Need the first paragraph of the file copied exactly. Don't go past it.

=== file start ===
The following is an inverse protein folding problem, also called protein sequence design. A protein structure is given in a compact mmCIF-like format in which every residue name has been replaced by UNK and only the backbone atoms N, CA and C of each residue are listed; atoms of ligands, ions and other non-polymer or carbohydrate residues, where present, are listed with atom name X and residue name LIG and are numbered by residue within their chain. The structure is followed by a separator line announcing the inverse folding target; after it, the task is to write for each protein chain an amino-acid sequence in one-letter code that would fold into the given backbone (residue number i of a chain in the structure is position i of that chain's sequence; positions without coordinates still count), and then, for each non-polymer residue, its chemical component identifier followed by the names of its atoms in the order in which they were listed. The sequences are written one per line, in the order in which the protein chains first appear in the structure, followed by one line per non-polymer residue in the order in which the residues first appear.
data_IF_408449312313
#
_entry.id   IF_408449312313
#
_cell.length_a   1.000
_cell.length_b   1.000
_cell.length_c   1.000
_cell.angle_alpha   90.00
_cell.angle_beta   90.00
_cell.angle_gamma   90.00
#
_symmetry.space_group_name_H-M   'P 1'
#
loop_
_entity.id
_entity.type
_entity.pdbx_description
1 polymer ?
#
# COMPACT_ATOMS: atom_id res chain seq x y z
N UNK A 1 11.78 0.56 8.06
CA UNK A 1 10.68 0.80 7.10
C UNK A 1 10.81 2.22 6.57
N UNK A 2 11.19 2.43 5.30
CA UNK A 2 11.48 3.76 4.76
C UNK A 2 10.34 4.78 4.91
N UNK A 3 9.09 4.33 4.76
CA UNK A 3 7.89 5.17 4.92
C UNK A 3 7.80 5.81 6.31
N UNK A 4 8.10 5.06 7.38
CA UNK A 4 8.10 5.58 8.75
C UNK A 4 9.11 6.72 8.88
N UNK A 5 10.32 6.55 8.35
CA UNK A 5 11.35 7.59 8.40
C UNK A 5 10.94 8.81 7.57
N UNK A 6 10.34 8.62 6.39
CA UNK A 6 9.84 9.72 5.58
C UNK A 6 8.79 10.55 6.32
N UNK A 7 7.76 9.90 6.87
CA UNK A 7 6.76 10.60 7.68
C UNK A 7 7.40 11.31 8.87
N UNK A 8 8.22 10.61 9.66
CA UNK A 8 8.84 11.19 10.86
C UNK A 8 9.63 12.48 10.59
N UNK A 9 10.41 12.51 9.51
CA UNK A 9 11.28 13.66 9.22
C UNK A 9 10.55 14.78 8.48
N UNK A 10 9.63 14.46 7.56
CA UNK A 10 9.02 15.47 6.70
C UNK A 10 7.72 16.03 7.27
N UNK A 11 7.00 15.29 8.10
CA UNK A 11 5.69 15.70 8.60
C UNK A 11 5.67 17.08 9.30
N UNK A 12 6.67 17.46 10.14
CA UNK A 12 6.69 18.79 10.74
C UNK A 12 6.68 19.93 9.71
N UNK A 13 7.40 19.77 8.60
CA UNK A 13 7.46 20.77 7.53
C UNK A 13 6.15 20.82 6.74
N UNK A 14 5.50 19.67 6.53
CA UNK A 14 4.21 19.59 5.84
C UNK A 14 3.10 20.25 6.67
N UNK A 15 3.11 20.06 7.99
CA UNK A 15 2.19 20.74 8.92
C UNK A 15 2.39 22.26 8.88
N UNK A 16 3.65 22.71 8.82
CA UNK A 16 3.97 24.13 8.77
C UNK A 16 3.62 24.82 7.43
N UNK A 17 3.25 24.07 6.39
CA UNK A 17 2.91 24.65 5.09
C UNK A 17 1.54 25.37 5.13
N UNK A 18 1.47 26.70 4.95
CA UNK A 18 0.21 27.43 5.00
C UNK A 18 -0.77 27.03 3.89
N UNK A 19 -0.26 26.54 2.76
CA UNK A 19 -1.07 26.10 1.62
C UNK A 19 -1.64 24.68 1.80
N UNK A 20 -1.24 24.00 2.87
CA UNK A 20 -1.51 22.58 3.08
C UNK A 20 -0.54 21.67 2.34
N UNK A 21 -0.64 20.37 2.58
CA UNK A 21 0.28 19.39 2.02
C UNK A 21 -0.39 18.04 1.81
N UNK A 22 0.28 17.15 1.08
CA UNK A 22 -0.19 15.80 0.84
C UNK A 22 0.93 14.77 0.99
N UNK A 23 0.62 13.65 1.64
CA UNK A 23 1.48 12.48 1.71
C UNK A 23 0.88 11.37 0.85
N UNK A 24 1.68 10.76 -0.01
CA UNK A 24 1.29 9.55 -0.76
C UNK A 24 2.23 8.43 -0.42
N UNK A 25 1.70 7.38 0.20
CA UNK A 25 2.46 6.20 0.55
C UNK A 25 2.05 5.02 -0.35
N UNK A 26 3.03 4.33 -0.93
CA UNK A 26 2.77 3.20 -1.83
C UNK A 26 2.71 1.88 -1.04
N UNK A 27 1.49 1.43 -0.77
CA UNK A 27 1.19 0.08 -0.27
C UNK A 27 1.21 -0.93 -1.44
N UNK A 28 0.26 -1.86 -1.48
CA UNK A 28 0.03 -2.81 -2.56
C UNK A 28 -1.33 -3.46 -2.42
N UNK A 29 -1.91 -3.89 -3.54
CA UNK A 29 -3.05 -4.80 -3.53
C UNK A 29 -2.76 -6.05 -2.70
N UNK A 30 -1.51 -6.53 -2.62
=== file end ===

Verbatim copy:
The following is an inverse protein folding problem, also called protein sequence design. A protein structure is given in a compact mmCIF-like format in which every residue name has been replaced by UNK and only the backbone atoms N, CA and C of each residue are listed; atoms of ligands, ions and other non-polymer or carbohydrate residues, where present, are listed with atom name X and residue name LIG and are numbered by residue within their chain. The structure is followed by a separator line announcing the inverse folding target; after it, the task is to write for each protein chain an amino-acid sequence in one-letter code that would fold into the given backbone (residue number i of a chain in the structure is position i of that chain's sequence; positions without coordinates still count), and then, for each non-polymer residue, its chemical component identifier followed by the names of its atoms in the order in which they were listed. The sequences are written one per line, in the order in which the protein chains first appear in the structure, followed by one line per non-polymer residue in the order in which the residues first appear.